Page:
Excalibur seems like it’s doing everything and nothing at once. It’s ostensibly about the magic side of things, but it’s a schizophrenic read, juggling a slew of plot lines without really doing much with any of them as we go along. It kept me onboard with Pete Wisdom, but he feels more like a plot device than a character, so that hold is weakening. Meanwhile I dropped Fallen Angels after #3. I just couldn’t hang with its grimdark-ness, which was just incredibly off vibe for the whole enterprise.
These four are struggling to separate themselves from one another as well as books from the past – save for New Mutants’ first two issues – and there’s little reason for any to specifically exist in this current state. Save for the occasional resurrection, there’s little here that says to me, “This needs to happen now.” I struggle to see how they are taking advantage of or reinforcing this new status quo. That’s a problem.
Maybe that’s by design. Maybe they’re just meant to be parts of the world rather than representing distinct parts of it. Or maybe they’re just slow-builders, and to be fair, it’s still early. For some, that’s fine. I’m not trying to take away from anyone’s reading of these books. But there’s a clear hierarchy in my reading experience, and questions appearing in my head, wondering when the others will get to a point where they feel like they’re representative of the Krakoan Age. Or, perhaps more crucially, whether I’ll last long enough for them to get there. We’ll see, but I fear the volume of releases will chase me out of another title sooner rather than later, and certainly well before they get to establish their own identities.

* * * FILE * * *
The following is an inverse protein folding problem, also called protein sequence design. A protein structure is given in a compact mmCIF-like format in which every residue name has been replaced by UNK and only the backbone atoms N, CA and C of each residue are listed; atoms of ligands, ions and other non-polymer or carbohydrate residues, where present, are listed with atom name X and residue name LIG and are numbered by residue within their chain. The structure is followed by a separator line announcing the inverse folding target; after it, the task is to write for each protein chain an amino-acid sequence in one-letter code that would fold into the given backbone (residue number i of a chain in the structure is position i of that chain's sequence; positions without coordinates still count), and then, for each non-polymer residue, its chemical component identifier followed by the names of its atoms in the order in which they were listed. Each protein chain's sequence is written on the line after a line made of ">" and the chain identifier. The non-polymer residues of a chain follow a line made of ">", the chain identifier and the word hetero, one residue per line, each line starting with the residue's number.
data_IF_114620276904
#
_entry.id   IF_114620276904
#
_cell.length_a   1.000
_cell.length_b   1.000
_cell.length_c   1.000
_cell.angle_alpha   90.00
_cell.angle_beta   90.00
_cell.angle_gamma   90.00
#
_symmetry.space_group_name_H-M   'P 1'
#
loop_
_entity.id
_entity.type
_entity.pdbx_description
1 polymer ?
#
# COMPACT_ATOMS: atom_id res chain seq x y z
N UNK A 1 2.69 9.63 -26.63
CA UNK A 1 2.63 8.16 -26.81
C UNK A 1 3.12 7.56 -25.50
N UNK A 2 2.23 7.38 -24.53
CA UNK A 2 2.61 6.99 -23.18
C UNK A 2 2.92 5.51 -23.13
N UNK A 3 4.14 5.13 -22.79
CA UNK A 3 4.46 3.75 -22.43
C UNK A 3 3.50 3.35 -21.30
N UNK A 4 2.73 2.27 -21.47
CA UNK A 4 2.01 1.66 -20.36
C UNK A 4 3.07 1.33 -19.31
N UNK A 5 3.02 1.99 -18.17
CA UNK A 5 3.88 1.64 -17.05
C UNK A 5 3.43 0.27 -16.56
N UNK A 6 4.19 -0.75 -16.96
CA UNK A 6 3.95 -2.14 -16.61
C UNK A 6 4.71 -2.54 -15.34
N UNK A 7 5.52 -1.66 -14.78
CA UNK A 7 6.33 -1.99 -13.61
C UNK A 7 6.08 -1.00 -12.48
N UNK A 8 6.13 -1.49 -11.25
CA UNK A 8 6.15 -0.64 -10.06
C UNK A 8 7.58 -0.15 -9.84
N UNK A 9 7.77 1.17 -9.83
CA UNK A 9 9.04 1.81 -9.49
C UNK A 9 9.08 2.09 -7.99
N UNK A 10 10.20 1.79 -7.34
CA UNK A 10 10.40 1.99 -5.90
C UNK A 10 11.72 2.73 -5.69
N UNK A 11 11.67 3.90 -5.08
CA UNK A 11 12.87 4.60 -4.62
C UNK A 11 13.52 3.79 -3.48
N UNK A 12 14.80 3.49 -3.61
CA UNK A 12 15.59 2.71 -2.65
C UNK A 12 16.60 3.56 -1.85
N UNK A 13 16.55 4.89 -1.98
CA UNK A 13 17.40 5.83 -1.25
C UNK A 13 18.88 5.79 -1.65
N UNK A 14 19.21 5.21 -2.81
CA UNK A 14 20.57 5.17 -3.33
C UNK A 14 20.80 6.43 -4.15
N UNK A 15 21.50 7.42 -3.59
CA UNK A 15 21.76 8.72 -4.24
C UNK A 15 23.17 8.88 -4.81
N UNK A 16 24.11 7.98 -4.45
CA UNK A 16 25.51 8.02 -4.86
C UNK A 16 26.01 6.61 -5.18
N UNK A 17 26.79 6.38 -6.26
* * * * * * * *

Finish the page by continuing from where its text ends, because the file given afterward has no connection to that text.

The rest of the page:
2. Biff! Bang! Pow! Comics Sure Are For Kids These Days!
NPD Bookscan released a list of the ten best selling graphic novels of the 2010s, and to the surprise of hopefully no one reading this, nine of the ten spots were taken up by two names – Raina Telgemeier and Dav Pilkey – while the tenth spot was the first volume of Rachel Ren Russell’s Dork Diaries, a graphic novel that’s somewhere in a nebulous gray area between comic and picture book of a sort. But the key is they have one thing in common: they’re all aimed primarily at kids.
There’s little point in digging into this, as the popularity of youth oriented comics and graphic novels is hardly news at this point. It’s a little surprising that maybe the first volume of The Walking Dead or its first compendium or, I don’t know, something super random like The Killing Joke didn’t take on spot, but it was also a prolific period of giant sellers for Telgemeier and Pilkey. There just weren’t a lot of available spots. The former didn’t even feature as many books as she could have, as Ghosts didn’t rank and Guts presumably was too new to make its way onto this list. Tough times for Raina. I suppose she’ll just have to take solace in locking down three of the top 10 spots and two of the top three. Thoughts and prayers in this time of great struggle.
Also: this isn’t going to change any time soon. I’m pretty sure the Pilkey empire will only continue to grow, while Raina’s reign will as well. I’m predicting a heavy mix of the same next decade.